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The Pope's Visit: Shame or Disgrace?

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Before I unload, let me set some markers down:

- I was raised Catholic.
- I went to Catholic schools.
- But no, I was not molested by a priest.
(In the interest of full disclosure it is only fair to note that I was not an attractive child.)

I mention all that only to nix charges that I am anti-Catholic. To be so I would have to be anti-my-parents and entire family. And I am not "bitter" because I was molested by some guy in a black dress. (Though I was a regular customer of Sister Superior's yardstick.)

Now, onto the meat of the matter.

We are such suckers for pomp and circumstance, and we got a TV full of the stuff last week as the Pope dropped by for a holy howdy-do. The cable channels, which can fixate on subjects large and small like nothing before, fixated on the man in the flowing gold and white robes and red slippers.

If there ever is a second-coming it would be tough to cover it more than CNN and MSNBC covered the Pope's visit. For four days there was no war in Iraq, the Taliban stopped winning in Afghanistan and the primarily elections called a time-out --or at least one would have thought so trying to find real news among the blanket coverage of all things Pope.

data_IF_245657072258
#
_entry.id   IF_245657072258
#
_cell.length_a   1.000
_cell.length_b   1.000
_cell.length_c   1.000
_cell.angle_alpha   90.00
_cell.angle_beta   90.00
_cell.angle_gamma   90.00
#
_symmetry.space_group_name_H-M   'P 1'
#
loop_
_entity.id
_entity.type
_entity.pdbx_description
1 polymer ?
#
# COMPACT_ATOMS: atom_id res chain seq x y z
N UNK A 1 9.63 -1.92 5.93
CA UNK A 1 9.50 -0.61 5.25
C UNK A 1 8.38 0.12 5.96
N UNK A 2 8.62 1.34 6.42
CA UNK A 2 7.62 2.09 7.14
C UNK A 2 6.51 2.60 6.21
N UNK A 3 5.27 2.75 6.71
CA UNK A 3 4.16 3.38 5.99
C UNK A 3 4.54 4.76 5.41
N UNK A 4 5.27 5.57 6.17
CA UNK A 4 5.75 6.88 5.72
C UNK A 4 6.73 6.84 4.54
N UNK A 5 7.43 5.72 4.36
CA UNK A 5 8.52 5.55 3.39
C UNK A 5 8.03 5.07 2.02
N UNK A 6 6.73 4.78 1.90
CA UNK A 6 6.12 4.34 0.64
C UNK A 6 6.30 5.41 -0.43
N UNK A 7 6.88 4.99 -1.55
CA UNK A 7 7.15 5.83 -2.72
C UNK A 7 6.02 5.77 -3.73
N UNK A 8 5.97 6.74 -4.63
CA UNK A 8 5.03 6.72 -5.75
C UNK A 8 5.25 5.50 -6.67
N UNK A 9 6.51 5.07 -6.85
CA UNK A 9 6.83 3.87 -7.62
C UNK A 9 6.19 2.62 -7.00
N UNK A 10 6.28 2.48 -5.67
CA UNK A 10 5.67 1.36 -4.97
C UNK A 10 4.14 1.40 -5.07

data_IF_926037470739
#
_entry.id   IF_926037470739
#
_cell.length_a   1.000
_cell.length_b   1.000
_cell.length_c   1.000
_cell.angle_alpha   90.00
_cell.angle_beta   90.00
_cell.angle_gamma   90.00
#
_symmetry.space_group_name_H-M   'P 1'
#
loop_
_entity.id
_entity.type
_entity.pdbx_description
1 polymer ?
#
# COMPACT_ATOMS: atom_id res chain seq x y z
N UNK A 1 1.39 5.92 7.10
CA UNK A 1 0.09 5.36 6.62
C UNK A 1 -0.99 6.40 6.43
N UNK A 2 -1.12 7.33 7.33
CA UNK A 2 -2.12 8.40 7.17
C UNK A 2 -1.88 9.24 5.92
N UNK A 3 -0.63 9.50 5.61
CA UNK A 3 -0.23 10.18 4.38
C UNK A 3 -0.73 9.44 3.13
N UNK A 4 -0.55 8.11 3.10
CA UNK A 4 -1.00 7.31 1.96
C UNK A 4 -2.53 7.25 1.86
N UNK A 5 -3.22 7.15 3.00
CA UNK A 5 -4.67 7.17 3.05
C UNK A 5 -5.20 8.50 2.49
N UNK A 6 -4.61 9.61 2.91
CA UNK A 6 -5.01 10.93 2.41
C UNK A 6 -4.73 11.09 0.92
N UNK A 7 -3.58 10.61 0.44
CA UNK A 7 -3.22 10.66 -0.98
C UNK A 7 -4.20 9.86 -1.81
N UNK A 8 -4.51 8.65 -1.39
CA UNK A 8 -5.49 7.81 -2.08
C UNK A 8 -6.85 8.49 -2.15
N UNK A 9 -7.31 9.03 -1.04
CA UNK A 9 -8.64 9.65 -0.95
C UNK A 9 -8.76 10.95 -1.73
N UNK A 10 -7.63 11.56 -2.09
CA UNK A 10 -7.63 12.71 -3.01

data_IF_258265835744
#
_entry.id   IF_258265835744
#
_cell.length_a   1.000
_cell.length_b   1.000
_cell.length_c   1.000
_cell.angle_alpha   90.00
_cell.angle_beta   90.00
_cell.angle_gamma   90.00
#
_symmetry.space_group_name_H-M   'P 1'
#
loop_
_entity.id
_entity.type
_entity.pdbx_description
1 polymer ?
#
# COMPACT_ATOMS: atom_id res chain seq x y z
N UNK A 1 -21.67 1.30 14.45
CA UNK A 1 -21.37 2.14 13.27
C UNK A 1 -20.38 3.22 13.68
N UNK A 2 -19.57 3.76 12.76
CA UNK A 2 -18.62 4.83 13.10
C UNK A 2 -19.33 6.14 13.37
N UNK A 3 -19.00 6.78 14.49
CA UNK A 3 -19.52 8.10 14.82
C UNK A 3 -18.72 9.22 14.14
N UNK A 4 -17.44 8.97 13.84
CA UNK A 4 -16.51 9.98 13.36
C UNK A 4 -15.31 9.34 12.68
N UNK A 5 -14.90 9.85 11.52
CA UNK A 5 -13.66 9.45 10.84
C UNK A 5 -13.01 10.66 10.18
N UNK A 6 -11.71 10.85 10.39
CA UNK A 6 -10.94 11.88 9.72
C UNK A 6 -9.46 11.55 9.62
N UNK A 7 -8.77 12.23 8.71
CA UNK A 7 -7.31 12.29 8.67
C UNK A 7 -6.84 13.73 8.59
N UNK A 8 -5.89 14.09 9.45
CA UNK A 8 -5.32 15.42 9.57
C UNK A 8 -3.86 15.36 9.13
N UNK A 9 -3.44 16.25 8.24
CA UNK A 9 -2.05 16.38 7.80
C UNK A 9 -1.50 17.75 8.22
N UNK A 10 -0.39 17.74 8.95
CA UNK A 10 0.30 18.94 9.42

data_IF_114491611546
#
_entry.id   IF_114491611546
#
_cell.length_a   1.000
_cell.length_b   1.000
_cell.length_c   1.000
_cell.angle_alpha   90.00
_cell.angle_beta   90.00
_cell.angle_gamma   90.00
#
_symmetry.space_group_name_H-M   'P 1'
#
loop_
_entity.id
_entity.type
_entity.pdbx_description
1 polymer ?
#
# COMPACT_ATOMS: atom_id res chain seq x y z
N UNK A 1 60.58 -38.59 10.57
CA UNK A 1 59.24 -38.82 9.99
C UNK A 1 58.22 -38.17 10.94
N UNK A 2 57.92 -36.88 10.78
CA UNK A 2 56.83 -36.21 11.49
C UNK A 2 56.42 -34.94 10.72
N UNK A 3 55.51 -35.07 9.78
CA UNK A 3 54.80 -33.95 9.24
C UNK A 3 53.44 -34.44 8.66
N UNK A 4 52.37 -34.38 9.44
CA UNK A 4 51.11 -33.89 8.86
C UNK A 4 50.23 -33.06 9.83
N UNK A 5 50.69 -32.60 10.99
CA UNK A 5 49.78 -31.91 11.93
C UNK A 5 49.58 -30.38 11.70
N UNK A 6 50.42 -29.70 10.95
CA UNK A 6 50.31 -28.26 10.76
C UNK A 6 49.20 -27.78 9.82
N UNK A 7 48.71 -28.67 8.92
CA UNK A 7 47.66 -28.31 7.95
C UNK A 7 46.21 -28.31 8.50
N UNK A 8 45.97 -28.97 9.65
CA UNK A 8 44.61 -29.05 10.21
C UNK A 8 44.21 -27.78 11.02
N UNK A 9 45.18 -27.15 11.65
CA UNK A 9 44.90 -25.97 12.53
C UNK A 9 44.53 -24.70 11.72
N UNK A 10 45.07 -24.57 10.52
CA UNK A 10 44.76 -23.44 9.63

I don't mean to be a bad host. I just think the news coverage was decidedly one dimensional. Here's what CNN and MSNBC left out of their 100 hours of coverage and commentary:

- Why the Pope came:
Historically being Pope really did mean never having to say you're sorry. No longer. The Pope's visit was entirely an apology tour. He came to apologize for the priest abuse scandal. And he did so at every opportunity. He was soooooo sorry. Now.

But wait, the scandal has been raging for well over 15 years. Why now? The Church's initial response to the crisis was a combination of denial and Cheney-esk hide the evidence. (Even if that meant hiding the perps, which the Church regularly did.)

During those years (1981–2005) the current Pope, Benedict, headed the Vatican's ancient and powerful "Prefect of the Congregation for the Doctrine of the Faith." That's the new name for the office. The Church had to change the name for marketing reasons. It used be called "The Holy Office of the Inquisition." But, apparently, the office was involved in some unpleasantness 800 years ago -- something about water-boarding, drawing and quartering, etc.

While the re-named office had long ago ended its "kinetic" operations against suspected heretics, it remains the Church's version of the NSA/CIA. If something is amiss in the Holy Force, Ratzinger knew about it and was part of the Church's response -- which initially was to vilify and stonewall victims.

That strategy backfired and backfired badly on the Church. I tried to find the total amount the Church has had to pay out to American victims of sexual abuse, but apparently no one has compiled a total. Maybe that's because it's too early still. The total must be approaching $2 billion dollars and cases continue to be filed. Almost weekly I read of an new multi-million payout.